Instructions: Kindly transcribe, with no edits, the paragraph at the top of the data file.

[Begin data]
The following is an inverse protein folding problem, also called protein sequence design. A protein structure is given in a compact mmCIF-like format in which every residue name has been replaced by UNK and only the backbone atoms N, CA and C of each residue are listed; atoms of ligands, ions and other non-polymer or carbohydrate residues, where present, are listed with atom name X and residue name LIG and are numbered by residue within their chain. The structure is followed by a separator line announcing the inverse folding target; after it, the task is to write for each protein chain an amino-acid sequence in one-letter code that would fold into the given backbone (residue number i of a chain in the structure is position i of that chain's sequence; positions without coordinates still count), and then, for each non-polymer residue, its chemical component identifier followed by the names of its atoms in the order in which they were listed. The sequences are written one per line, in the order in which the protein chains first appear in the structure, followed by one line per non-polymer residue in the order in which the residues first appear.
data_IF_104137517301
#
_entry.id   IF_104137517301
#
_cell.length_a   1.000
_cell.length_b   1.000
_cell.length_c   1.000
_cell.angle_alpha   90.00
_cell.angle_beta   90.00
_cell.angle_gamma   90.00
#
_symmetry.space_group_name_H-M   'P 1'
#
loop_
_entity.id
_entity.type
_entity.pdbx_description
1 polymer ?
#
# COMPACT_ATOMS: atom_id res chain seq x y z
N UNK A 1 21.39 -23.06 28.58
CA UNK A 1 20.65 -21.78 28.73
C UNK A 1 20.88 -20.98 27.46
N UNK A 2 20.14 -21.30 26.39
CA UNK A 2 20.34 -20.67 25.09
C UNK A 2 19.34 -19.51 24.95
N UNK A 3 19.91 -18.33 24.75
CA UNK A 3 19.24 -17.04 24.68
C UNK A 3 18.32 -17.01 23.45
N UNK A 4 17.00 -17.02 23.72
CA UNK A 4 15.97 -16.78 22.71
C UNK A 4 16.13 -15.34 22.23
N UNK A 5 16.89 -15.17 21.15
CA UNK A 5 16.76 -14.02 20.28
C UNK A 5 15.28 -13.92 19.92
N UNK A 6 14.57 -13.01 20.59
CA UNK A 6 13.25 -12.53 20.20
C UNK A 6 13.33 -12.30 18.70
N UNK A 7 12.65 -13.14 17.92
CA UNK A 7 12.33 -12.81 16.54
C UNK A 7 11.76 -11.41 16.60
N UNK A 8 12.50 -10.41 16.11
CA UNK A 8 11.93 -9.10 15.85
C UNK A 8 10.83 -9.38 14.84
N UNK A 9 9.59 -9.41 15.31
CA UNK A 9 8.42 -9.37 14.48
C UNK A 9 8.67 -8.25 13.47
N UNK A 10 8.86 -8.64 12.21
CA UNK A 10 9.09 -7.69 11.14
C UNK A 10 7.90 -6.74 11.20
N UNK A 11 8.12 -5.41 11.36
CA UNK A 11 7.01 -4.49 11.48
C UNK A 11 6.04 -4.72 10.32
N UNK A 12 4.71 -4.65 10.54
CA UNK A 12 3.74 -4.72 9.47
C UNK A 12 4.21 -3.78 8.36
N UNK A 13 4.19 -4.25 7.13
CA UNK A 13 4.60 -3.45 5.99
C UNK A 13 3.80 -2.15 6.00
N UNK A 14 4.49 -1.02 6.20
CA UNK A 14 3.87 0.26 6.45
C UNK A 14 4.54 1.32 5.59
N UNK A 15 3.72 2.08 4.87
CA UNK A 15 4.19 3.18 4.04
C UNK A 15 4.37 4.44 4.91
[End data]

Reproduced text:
The following is an inverse protein folding problem, also called protein sequence design. A protein structure is given in a compact mmCIF-like format in which every residue name has been replaced by UNK and only the backbone atoms N, CA and C of each residue are listed; atoms of ligands, ions and other non-polymer or carbohydrate residues, where present, are listed with atom name X and residue name LIG and are numbered by residue within their chain. The structure is followed by a separator line announcing the inverse folding target; after it, the task is to write for each protein chain an amino-acid sequence in one-letter code that would fold into the given backbone (residue number i of a chain in the structure is position i of that chain's sequence; positions without coordinates still count), and then, for each non-polymer residue, its chemical component identifier followed by the names of its atoms in the order in which they were listed. The sequences are written one per line, in the order in which the protein chains first appear in the structure, followed by one line per non-polymer residue in the order in which the residues first appear.